Critical Moment Arrives for Achieving an Equitable Digital Future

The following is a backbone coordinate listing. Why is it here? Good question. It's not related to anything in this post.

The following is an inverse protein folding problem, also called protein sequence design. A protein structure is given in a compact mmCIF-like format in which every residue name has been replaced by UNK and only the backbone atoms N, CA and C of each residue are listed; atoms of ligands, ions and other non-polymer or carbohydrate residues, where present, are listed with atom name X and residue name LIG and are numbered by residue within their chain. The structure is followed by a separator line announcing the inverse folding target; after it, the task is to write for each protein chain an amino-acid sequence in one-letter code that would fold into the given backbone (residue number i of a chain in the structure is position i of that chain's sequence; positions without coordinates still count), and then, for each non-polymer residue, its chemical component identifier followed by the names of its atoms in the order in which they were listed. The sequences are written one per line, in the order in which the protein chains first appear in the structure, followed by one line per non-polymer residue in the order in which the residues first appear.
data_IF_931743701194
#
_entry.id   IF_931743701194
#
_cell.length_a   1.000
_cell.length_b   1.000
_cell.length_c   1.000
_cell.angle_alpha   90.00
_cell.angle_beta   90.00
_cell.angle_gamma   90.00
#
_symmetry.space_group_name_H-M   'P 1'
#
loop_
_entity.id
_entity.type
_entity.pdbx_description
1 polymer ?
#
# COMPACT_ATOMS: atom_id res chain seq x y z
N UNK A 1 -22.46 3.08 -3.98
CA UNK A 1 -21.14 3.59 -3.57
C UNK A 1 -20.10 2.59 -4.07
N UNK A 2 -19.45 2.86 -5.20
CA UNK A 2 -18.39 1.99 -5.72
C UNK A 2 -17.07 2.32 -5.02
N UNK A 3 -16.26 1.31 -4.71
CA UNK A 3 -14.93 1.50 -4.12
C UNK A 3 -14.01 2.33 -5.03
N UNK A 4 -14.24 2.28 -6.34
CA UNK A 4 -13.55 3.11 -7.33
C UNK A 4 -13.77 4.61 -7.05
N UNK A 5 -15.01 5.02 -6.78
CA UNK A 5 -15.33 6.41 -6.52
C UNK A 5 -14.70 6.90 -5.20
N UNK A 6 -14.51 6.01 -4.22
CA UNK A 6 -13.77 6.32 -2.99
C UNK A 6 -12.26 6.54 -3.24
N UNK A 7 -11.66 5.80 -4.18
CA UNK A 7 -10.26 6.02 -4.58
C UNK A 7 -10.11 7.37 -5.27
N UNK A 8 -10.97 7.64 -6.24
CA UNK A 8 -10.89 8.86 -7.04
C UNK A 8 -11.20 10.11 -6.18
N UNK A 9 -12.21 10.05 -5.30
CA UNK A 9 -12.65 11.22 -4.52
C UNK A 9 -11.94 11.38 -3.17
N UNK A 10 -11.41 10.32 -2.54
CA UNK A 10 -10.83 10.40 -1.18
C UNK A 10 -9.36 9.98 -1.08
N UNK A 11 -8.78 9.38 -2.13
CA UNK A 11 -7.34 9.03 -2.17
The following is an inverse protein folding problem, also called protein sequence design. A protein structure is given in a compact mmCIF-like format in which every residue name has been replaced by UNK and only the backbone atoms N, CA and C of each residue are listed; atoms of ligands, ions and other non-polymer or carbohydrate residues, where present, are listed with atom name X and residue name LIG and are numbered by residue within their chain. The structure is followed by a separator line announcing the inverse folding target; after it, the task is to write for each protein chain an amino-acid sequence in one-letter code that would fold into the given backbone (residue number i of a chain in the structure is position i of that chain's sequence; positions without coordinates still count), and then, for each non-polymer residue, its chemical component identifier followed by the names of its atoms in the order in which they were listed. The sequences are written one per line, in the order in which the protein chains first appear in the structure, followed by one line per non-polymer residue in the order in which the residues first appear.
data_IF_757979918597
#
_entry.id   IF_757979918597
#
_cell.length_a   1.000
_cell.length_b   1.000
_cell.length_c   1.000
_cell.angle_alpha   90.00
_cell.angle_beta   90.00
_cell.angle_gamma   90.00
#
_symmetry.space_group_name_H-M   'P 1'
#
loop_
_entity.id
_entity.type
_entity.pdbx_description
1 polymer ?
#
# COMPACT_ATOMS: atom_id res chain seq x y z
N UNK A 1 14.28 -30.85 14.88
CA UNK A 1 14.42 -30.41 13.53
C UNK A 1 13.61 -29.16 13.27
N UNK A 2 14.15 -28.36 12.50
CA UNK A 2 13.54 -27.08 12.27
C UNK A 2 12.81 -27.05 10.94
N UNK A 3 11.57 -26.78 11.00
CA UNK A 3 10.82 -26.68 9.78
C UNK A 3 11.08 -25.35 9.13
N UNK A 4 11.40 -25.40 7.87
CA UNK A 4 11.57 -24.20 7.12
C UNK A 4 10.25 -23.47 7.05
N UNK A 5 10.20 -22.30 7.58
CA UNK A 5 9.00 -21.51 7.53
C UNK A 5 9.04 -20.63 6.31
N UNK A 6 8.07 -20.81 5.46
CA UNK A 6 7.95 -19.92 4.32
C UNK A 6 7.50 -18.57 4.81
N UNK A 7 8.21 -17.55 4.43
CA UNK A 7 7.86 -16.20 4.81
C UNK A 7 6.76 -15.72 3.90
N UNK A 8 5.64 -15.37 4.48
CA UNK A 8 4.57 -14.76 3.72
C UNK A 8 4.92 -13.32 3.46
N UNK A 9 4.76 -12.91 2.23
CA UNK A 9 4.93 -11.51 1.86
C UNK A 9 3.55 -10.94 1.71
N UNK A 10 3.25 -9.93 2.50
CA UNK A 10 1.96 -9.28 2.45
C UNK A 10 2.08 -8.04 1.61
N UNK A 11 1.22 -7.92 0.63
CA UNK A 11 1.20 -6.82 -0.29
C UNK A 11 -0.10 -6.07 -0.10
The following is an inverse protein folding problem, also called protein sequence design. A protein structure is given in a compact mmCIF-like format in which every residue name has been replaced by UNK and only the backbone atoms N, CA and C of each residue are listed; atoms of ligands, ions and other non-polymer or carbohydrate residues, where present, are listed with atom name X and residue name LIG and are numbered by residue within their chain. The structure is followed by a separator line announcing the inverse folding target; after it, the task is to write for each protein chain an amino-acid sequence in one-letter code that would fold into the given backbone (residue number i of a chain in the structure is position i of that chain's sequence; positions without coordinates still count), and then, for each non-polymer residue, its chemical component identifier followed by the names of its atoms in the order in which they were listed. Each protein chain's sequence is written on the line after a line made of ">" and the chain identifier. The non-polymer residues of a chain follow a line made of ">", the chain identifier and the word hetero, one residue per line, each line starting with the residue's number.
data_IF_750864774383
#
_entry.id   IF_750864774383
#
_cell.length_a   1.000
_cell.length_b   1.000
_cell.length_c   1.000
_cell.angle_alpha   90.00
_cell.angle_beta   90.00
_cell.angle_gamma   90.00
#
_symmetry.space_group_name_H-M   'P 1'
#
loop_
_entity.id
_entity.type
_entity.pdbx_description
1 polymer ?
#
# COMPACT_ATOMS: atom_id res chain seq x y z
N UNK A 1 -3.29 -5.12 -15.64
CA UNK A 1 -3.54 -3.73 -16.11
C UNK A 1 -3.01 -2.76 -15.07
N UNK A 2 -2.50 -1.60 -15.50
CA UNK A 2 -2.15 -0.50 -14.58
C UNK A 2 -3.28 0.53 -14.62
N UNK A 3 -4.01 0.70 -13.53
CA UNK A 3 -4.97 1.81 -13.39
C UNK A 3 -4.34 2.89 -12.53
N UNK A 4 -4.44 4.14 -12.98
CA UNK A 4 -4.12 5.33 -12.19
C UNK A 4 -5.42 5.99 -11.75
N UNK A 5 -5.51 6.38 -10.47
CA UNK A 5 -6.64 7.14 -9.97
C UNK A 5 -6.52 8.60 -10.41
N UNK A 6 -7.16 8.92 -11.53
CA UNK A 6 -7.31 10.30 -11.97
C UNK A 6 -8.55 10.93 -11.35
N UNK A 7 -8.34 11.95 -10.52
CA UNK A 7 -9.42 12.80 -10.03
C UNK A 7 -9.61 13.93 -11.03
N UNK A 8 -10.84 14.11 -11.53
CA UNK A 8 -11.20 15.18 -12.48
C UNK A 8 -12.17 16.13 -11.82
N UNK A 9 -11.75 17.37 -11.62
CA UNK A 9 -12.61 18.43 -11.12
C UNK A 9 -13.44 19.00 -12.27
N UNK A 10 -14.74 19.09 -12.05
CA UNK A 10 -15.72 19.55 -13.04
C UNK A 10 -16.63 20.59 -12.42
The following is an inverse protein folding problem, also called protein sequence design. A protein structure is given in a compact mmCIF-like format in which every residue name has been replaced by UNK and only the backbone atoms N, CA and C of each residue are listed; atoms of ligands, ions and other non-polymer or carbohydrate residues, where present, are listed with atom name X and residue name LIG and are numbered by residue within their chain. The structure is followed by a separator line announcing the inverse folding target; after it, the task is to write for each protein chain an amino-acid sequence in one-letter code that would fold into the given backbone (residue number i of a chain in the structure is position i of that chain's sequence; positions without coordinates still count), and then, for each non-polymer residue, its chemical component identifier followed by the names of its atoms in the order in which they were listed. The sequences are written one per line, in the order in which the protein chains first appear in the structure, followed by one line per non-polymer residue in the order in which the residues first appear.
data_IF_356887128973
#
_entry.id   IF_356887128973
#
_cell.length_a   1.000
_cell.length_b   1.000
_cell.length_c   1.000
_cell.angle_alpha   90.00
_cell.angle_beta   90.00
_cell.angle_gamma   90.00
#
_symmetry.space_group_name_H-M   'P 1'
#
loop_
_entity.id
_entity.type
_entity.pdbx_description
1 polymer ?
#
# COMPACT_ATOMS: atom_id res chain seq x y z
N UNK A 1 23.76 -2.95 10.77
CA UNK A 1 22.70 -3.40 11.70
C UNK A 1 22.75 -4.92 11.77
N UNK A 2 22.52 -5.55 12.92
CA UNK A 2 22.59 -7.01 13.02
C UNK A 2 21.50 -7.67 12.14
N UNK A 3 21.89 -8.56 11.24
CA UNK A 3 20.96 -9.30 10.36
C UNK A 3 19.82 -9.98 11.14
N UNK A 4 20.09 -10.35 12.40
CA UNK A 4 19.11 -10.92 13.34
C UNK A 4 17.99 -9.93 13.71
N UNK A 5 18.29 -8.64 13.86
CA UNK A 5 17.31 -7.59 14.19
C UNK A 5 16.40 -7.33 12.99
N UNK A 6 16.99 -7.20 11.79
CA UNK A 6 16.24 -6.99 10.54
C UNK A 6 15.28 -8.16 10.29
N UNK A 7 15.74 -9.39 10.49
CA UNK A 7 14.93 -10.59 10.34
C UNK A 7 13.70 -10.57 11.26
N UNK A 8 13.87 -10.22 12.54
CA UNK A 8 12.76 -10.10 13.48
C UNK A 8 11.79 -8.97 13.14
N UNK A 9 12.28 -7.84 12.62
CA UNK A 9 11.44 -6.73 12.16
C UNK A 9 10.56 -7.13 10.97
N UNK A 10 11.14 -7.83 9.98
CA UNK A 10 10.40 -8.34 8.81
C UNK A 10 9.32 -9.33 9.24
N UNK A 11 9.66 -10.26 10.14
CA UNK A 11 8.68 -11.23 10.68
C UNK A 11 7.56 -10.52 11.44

Fallon S. Wilson, Ph.D. is a Co-Founder of the #BlackTechFutures Research Institute housed at Stillman College. Memphis, Tennessee, one of the cities assessed in Dreaming of a Black Tech Future: A Digital Equity Assessment of Local Black Tech Ecosystem. Shutterstock Technologists and tech enthusiasts have been buzzing about the potential benefits and dangers of artificially intelligent (AI) software programs, such as ChatGPT.  With such gains in popularity and use, many industries are on the verge of disruption. Artists worldwide saw their industries turn as programs like Lensa prompted security concerns and when AI-generated artwork won a state fair competition, leaving human artists outraged. Further, health professionals are now having conversations about whether AI technology is better than doctors at detecting breast cancer. In all of the national discourse, one thing is clear: AI software is the present and it is the future. But how prepared are we to manage the ripple effects these computer-generated systems will have on our way of life – especially in Black communities in the United States? When a report from McKinsey and Company estimates that Black workers, highly situated in support roles, are more likely to lose their jobs to automation and when 50 percent of Black workers have limited or no digital skills, it is clear that we are ill-prepared. In this computer-generated, post-pandemic context, Black people’s health – their actual ability to maintain or regain their health to stay alive – is even at risk. Sixty-three percent of Black adults report not having…Critical Moment Arrives for Achieving an Equitable Digital Future